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Benoit’s music can be heard during The Weather Channel’s “Local on the 8s” segments. His version of “Cast Your Fate to the Wind” by Vince Guaraldi is included on the album The Weather Channel Presents: Smooth Jazz II (2008). In May 2011, Benoit began hosting a morning program at jazz radio station KKJZ in Long Beach, California.

Benoit has performed at the White House for three U.S. Presidents: Bill Clinton, Ronald Reagan, and George Bush Sr. Other dignitaries he performed for include Colin Powell, Hillary Clinton, Al Gore, former Los Angeles mayors Tom Bradley and James Hahn, as well as Senator Dick Durbin. (wikipedia)

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Benoit was bitten by the jazz bug after watching a Charlie Brown special on television and listening to the music of Vince Guaraldi in 1965. “I was already a fan of the comic strip,” he says, “but when I heard that jazz piano trio, that was the defining moment when I decided that I wanted to play like Vince Guaraldi.” (press release)

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Is it a Charlie Brown Christmas again for you? It is for David Benoit, the successor to Vince Guaraldi as the musical maestro for the Peanuts specials. It’s A David Benoit Christmas includes all your favorites from the animated shows, both originals by Guaraldi and Benoit and traditional tunes like “Hark! The Herald Angels Sing.” (

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Tremendous fun, lots of memories, and great playing:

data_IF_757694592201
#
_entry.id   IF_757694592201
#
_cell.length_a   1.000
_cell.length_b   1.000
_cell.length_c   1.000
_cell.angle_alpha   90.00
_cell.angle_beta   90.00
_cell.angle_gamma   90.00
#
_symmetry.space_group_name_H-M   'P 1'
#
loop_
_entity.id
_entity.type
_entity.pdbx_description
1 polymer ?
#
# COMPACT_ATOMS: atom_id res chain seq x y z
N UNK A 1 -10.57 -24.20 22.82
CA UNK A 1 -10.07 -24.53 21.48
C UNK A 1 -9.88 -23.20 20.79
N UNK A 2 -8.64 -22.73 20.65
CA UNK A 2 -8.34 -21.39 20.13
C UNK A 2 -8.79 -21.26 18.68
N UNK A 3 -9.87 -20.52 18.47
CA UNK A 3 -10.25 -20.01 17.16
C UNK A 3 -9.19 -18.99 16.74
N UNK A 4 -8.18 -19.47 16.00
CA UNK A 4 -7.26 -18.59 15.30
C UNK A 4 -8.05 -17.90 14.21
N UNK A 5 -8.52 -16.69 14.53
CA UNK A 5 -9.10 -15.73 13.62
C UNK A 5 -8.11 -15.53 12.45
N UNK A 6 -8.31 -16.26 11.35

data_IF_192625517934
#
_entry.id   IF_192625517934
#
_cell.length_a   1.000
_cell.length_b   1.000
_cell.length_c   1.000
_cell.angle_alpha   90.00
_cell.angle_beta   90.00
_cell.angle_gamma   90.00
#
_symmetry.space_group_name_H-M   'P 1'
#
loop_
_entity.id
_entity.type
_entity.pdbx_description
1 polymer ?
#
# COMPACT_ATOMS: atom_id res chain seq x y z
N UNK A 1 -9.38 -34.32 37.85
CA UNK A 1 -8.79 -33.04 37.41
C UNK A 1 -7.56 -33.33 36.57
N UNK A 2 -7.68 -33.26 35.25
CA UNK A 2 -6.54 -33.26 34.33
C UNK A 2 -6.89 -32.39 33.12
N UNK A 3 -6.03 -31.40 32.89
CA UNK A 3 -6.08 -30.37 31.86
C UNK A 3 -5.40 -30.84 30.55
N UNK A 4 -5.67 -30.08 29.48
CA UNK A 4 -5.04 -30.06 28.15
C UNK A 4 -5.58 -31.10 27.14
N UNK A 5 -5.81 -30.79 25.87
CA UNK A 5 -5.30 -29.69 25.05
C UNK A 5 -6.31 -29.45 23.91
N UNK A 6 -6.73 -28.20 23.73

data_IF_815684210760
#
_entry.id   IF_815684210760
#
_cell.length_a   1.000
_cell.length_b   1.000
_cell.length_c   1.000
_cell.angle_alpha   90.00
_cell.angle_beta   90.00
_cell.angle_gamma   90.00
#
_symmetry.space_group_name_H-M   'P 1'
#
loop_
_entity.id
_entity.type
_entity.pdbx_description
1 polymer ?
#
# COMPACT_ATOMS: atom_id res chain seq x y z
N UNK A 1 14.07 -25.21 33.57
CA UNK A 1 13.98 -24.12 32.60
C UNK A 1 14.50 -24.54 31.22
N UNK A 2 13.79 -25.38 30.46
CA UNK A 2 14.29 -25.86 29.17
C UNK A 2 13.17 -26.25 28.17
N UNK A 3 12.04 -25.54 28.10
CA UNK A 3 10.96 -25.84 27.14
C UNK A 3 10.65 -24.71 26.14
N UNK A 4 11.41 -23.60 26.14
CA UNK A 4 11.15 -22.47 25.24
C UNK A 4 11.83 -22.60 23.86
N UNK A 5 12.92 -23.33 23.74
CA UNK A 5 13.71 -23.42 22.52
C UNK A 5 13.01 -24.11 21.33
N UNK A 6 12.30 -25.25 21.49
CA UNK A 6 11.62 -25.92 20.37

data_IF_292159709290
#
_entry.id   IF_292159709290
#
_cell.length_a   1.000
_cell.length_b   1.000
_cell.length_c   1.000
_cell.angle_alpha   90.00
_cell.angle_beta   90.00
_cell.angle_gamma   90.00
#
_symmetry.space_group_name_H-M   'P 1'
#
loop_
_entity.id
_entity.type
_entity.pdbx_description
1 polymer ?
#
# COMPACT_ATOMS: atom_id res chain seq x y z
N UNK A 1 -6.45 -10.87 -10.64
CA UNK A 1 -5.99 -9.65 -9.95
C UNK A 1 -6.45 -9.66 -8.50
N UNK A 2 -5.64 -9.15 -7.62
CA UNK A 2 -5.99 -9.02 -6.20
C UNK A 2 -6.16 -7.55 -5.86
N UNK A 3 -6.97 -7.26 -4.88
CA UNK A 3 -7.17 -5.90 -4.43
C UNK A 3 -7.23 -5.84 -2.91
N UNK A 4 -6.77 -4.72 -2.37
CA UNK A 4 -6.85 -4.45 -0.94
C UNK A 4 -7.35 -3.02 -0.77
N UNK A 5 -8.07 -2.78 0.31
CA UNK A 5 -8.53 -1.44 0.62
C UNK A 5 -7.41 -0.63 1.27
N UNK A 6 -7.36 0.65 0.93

David Benoit is a well-known pianist, and when this popped up as a new release I had to listen it. First play through, there’s so many tracks that remind me of watching Charlie Brown specials on TV as a much younger person that it brought back a flood of memories. Benoit takes the themes we know and brings his own take to them, with a little shakeup here and there for fun. And fun is what this CD is, bringing toe tapping to the feet and a smile to the face. Yes, it’s Christmas themed, but this is a CD I will be listening to year-round. An auditory delight, with well-known music. (by Tim Parker)

Yes .. a real superb piano Jazz Christmas album .., I will listen to this album … on Christmas Eve this year !


David Benoit (piano)

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01. Christmas Time Is Here (from “A Charlie Brown Christmas”) (Guaraldi) 2.58
02. Skating (from “A Charlie Brown Christmas”) (Guaraldi) 2.49
03. O Tannenbaum (Traditional) 2.25
04. Carol Of The Bells (Leontoyych/Benoit) 2.05
05. Christmas Is Coming (from “A Charlie Brown Christmas”) (Guaraldi)  2.50
06. My Little Drum (from “A Charlie Brown Christmas”) (Guaraldi) 2.56
07. My Favorite Things (from “The Sound Of Music”) (Rogers/Benoit) 3.24
08. Peppermint Patty (from “Peanuts”) (Guaraldi) 1.49
09. You’re In Love, Charlie Brown (From “Peanuts”) (Guaraldi) 2.11
10. The Christmas Song (Tormé/Guaraldi) 2.57
11. Pebble Beach (from “Peanuts”) (Guaraldi) 2.40
12. What Child Is This (Greensleeves) (Traditional) 3.29
13. Red Baron (from “Peanuts”) (Guaraldi) 3.41
14. Linus And Lucy (from “Peanuts”) (Guaraldi) 4.03
15. Santa Claus Is Coming To Town (Coots/Benoit) 2.28
16. Oh, Good Grief (from “Peanuts”) (Guaraldi) 2.06
17. Just Like Me (from “Peanuts”) (Benoit) 3.48
18. Hark! The Herald Angels Sing (Mendelssohn) 2.40



Interview taken

“Benoit tickles those keys and this is a definite masterclass on how to play the piano with feeling.” (The Jazz World)

“Accessible, adventurous and inspiring.” (Jazz Times)

The official website: